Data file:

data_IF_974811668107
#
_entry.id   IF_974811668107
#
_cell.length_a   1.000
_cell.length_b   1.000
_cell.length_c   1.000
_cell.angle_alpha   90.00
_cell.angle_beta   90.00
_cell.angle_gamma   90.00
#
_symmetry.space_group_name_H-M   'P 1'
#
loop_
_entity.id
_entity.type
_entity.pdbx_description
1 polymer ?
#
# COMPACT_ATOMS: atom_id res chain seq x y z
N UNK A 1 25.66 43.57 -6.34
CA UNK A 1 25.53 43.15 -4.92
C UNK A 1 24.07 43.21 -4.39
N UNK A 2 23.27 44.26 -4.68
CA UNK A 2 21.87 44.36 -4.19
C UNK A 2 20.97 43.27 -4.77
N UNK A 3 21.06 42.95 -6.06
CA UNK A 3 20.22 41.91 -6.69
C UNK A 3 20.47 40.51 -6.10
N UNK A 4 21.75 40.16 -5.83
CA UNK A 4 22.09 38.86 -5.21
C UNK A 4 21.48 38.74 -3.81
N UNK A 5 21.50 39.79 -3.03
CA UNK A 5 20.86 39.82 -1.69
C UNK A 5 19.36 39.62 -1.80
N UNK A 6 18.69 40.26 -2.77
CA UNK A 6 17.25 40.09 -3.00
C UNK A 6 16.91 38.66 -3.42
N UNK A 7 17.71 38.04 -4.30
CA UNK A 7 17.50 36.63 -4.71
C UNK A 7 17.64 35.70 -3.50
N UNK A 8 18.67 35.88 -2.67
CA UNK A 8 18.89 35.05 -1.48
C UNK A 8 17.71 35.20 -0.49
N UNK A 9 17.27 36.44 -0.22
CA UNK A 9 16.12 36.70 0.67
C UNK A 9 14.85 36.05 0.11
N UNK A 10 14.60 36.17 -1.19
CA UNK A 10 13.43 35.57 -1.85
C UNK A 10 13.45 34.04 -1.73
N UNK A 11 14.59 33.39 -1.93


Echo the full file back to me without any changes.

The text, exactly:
data_IF_974811668107
#
_entry.id   IF_974811668107
#
_cell.length_a   1.000
_cell.length_b   1.000
_cell.length_c   1.000
_cell.angle_alpha   90.00
_cell.angle_beta   90.00
_cell.angle_gamma   90.00
#
_symmetry.space_group_name_H-M   'P 1'
#
loop_
_entity.id
_entity.type
_entity.pdbx_description
1 polymer ?
#
# COMPACT_ATOMS: atom_id res chain seq x y z
N UNK A 1 25.66 43.57 -6.34
CA UNK A 1 25.53 43.15 -4.92
C UNK A 1 24.07 43.21 -4.39
N UNK A 2 23.27 44.26 -4.68
CA UNK A 2 21.87 44.36 -4.19
C UNK A 2 20.97 43.27 -4.77
N UNK A 3 21.06 42.95 -6.06
CA UNK A 3 20.22 41.91 -6.69
C UNK A 3 20.47 40.51 -6.10
N UNK A 4 21.75 40.16 -5.83
CA UNK A 4 22.09 38.86 -5.21
C UNK A 4 21.48 38.74 -3.81
N UNK A 5 21.50 39.79 -3.03
CA UNK A 5 20.86 39.82 -1.69
C UNK A 5 19.36 39.62 -1.80
N UNK A 6 18.69 40.26 -2.77
CA UNK A 6 17.25 40.09 -3.00
C UNK A 6 16.91 38.66 -3.42
N UNK A 7 17.71 38.04 -4.30
CA UNK A 7 17.50 36.63 -4.71
C UNK A 7 17.64 35.70 -3.50
N UNK A 8 18.67 35.88 -2.67
CA UNK A 8 18.89 35.05 -1.48
C UNK A 8 17.71 35.20 -0.49
N UNK A 9 17.27 36.44 -0.22
CA UNK A 9 16.12 36.70 0.67
C UNK A 9 14.85 36.05 0.11
N UNK A 10 14.60 36.17 -1.19
CA UNK A 10 13.43 35.57 -1.85
C UNK A 10 13.45 34.04 -1.73
N UNK A 11 14.59 33.39 -1.93